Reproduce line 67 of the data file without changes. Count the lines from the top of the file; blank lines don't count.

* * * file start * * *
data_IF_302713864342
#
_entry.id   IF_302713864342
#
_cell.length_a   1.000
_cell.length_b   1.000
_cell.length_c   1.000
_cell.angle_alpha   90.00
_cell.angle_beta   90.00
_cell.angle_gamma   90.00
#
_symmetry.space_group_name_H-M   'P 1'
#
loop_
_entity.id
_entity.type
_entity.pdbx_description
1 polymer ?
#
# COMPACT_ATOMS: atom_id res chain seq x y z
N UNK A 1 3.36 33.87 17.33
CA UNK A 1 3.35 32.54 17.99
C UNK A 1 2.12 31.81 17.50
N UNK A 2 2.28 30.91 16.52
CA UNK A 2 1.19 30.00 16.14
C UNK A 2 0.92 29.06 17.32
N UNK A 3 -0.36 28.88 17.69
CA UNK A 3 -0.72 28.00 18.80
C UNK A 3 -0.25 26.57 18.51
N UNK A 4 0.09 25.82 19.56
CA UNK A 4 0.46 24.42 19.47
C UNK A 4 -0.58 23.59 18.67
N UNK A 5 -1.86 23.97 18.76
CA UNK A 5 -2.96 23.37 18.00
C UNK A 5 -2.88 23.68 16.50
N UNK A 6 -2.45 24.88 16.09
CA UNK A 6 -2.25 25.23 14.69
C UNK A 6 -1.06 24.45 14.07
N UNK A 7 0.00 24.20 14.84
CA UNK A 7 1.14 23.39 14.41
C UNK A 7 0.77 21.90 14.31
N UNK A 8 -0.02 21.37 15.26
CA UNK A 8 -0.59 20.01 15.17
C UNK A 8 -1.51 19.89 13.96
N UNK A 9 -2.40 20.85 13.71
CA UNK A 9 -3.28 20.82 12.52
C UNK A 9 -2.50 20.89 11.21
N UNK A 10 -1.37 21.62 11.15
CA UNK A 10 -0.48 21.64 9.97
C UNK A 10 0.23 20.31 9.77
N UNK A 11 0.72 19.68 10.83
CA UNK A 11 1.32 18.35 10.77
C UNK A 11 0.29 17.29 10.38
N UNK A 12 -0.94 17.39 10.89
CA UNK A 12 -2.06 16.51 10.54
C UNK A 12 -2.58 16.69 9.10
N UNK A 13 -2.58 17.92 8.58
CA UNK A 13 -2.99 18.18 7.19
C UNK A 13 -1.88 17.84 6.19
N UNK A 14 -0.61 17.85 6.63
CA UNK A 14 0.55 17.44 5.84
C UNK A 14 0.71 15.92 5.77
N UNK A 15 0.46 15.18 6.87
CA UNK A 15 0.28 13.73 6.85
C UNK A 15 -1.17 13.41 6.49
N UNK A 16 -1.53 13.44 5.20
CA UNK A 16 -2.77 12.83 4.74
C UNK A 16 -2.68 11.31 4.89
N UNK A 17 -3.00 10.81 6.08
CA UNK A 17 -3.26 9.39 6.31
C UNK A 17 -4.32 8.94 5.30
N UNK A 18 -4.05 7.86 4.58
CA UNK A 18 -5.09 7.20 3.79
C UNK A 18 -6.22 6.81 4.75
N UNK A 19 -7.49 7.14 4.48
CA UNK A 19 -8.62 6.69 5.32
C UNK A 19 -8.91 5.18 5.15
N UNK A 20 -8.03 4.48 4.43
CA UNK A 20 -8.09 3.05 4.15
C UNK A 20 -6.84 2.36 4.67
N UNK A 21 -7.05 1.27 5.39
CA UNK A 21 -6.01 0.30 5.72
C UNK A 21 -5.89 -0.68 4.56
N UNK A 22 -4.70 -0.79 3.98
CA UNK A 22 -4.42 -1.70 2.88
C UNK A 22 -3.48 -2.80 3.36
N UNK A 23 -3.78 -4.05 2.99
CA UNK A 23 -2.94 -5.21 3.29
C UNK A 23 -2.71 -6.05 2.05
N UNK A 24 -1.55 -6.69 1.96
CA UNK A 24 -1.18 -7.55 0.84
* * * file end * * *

CA UNK A 16 -2.77 12.83 4.74